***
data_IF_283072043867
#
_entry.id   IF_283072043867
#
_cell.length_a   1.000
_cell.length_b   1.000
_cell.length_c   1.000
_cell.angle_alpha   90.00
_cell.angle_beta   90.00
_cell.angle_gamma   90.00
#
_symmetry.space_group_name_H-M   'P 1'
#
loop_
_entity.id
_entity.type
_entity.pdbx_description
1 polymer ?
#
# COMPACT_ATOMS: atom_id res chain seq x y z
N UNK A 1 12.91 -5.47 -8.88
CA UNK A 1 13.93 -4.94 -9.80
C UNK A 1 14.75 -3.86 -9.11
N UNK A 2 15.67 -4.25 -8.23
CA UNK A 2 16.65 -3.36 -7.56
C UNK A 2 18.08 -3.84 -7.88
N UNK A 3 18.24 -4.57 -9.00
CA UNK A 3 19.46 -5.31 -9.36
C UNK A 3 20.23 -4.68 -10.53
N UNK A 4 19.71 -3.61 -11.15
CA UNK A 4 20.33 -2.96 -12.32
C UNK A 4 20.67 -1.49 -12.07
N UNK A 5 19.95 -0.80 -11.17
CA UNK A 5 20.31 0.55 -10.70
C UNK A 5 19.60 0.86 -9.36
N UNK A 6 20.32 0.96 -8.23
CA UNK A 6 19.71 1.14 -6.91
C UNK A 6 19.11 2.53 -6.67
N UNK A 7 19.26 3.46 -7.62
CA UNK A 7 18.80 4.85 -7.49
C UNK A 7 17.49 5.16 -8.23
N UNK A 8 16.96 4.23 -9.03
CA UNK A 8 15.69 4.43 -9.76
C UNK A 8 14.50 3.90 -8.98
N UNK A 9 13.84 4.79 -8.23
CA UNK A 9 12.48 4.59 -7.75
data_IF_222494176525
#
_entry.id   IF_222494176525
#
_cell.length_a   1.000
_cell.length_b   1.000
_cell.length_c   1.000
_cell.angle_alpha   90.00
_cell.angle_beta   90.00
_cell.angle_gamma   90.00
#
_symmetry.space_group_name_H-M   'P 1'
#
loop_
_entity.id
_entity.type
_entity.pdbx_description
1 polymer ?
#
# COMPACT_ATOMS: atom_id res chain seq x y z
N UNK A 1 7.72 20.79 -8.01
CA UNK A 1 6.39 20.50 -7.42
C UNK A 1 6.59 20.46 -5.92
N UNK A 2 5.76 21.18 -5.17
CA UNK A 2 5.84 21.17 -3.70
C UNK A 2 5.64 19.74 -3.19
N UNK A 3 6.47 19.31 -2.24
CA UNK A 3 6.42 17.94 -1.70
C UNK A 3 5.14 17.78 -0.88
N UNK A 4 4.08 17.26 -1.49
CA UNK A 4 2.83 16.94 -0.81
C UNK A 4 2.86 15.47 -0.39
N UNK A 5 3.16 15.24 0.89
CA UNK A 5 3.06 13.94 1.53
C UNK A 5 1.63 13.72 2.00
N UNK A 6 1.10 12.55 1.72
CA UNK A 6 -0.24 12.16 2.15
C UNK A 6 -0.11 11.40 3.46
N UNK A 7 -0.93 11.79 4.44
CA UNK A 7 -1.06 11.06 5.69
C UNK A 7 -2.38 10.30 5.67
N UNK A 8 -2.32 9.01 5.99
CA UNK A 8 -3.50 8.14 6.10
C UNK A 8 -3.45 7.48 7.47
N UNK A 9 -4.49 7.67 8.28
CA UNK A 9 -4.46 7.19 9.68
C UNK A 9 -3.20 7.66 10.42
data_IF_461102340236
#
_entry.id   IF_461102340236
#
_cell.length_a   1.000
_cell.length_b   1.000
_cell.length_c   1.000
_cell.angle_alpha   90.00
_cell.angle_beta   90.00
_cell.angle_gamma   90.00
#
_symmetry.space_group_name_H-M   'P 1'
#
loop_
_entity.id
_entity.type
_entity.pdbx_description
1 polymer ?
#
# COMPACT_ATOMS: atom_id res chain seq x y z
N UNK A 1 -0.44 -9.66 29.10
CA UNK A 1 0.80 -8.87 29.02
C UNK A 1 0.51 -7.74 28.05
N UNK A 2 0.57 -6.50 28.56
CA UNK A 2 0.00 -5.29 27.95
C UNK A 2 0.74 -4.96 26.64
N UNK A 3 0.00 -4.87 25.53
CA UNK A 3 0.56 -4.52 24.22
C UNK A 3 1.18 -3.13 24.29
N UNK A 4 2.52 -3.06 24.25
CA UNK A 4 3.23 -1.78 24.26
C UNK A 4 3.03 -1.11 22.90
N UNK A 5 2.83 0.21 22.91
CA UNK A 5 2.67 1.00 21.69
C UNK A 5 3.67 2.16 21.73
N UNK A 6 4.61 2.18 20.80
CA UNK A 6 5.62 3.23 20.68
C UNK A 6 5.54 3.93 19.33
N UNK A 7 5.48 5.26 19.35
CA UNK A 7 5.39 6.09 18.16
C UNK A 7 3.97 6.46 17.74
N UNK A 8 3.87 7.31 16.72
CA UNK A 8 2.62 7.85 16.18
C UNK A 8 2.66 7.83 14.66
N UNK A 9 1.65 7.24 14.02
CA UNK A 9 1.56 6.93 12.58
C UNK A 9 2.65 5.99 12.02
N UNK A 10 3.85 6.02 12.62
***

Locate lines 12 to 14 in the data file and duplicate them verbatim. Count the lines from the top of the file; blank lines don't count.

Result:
_symmetry.space_group_name_H-M   'P 1'
#
loop_